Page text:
The difficulties of shaping a stable world
By Julian Richards
As the world wrings its hands at the slaughter in Syria and ponders what, if anything, it can do, the precedent of intervention in Libya constantly raises its head. Why was it right and proper for us to intervene in Libya to prevent humanitarian catastrophe, but we are choosing not to do so now in Syria? The most readily available response is that “Syria is much more complicated than Libya”, but this hardly seems to help our understanding.
For a country such as the UK, these are not only tricky questions of foreign policy; they also serve to throw into the spotlight that most tricky question of all: what sort of player should Britain be on the international stage in the twenty-first century? Are we at the vanguard of the free world, standing shoulder-to-shoulder with our American cousins in spreading democracy, liberal values and universal human rights around the world (a process that the UK government calls “Shaping a Stable World”), or are we – realistically – just a medium-sized European power with fairly limited military capabilities? As a Conservative back-bencher described it, in rather discourteous terms, is Britain fast becoming just a “Belgium with nukes”?When David Cameron came to power in 2010, one of the first things he did was to set up a National Security Council. This was the first time in British history that such as institution – at least under this name – has been at the centre of foreign policy-making. The origins of the idea date back to the political aftermath of the Iraq War and Tony Blair’s much-derided “sofa politics” style of government, where big decisions (such as committing Britain’s military to a major conflict) were seen to be made as much by unelected special advisers as by cabinet members and Parliament, and the decision-making presented in Dodgy Dossiers. This, claimed Cameron, was no way to deal with major decisions affecting national security, and he pledged to change it as soon as he was in power.
Cameron made good on his promise. He linked the publication of a new National Security Strategy at the end of 2010, with the announcement of the findings of a Strategic Defence and Security Review (SDSR). With the bitter recriminations from the Armed Forces ringing in his ears in the face of the substantial defence cuts announced in the SDSR, the new National Security Council was almost immediately thrown into overdrive as the Arab Spring swept like a tsunami across North Africa and the Middle East. It was time to put the new policy-making process into practice. Within weeks, British fighter jets found themselves operating alongside French and other NATO partners in the skies over Libya. No-one in government would have predicted such a turn of events, and it suggested that Britain does see itself as an essentially interventionist power, at least in some cases.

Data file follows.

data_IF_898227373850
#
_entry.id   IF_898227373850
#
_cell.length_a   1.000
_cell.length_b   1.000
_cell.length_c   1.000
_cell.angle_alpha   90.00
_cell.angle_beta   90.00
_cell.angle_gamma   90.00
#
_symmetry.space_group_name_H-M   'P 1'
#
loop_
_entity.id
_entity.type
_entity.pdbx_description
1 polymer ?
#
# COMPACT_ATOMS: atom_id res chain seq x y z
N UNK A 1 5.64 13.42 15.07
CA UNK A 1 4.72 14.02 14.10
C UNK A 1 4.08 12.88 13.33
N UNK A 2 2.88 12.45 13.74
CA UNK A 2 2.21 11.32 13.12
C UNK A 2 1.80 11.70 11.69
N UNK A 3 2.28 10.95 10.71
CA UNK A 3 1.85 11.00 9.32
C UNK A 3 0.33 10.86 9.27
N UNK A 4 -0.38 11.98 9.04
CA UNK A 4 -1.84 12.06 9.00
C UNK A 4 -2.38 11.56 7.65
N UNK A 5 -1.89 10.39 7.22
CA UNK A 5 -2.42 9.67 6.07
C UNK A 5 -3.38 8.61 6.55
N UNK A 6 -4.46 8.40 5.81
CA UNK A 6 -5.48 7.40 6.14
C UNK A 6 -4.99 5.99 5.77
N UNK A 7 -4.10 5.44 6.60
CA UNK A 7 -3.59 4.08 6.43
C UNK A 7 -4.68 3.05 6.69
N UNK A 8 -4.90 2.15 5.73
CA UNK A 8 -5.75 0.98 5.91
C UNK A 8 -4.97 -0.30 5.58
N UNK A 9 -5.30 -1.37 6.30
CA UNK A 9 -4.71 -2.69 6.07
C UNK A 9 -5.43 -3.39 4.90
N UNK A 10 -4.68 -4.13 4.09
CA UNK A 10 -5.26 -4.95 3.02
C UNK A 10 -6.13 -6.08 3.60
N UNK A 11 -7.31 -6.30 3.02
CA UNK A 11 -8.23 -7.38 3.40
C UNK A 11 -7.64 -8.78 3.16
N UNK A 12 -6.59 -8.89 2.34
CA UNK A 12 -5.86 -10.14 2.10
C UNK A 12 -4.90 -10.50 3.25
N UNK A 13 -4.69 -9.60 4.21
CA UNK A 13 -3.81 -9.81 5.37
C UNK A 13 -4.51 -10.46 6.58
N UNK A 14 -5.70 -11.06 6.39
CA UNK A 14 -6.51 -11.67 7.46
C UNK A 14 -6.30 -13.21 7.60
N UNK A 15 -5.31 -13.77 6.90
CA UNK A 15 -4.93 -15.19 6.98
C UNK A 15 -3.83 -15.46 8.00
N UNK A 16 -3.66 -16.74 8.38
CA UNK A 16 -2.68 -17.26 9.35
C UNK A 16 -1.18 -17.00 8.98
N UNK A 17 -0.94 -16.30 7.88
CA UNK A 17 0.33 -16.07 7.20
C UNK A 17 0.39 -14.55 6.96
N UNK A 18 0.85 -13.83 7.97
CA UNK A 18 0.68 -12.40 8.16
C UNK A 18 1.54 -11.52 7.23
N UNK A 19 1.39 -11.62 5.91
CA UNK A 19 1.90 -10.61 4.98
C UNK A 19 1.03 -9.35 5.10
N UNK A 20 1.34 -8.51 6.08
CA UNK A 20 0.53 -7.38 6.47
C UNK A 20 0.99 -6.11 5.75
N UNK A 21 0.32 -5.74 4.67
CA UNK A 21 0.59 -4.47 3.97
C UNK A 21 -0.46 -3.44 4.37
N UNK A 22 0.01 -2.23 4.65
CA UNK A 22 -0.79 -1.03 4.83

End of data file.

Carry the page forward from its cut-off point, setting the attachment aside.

Decisions about defence structures and restructuring are difficult enough, but one of the features of the post-Cold War world is that the list of top-priority national security threats seems to get ever longer and more diverse with each passing year. The UK’s new process divides national security threats into three tiers of priority. In the highest category – tier one – the threat of involvement in an “international military crisis” (on which the Arab Spring and Libya have quickly made good) is joined by the threat of a major cyber attack; the ongoing threat from terrorism; and the risk of a major accident or natural catastrophe.
The eclectic nature of this list shows that national security policy-making in the twenty-first century can no longer be the job of one minister or department. Ideally, it now needs to be a collegiate effort across many corners of government, and to involve a bewildering array of diverse activities and mechanisms. Cameron’s new process is making a first stab at designing and delivering such a system of government, while at the same time trying to bring the whole process back into a more democratic and accountable orbit. This could be a recipe for diffusion and lacking decision-making, but the Prime Minister himself is standing at the helm and personally chairing most of the weekly meetings of the National Security Council. Only time will tell whether this new system will work, and whether different personalities who follow in Cameron’s footsteps will be willing and able to run it in the way it was intended. Whether we will have better decisions as a result is also open to conjecture, as is the issue of whether we will finally have a good answer for that difficult question: what sort of player should Britain be on the international stage now?
Dr Julian Richards is Co-Director at the Centre for Security and Intelligence Studies at the University of Buckingham, and was previously a researcher at Brunel University’s Centre for Intelligence and Security Studies. Prior to that, Dr Richards worked for 16 years in intelligence, counter-terrorism analysis, policy formation and training. In 1993, he was awarded a PhD from Cambridge University for his thesis on nationalism in Pakistan, and has since written numerous papers on terrorism, counter-terrorism and security. He is a regular facilitator on joint agency training programmes in the UK on intelligence analysis and terrorism. He has recently published A Guide to National Security: Threats, Responses and Strategies.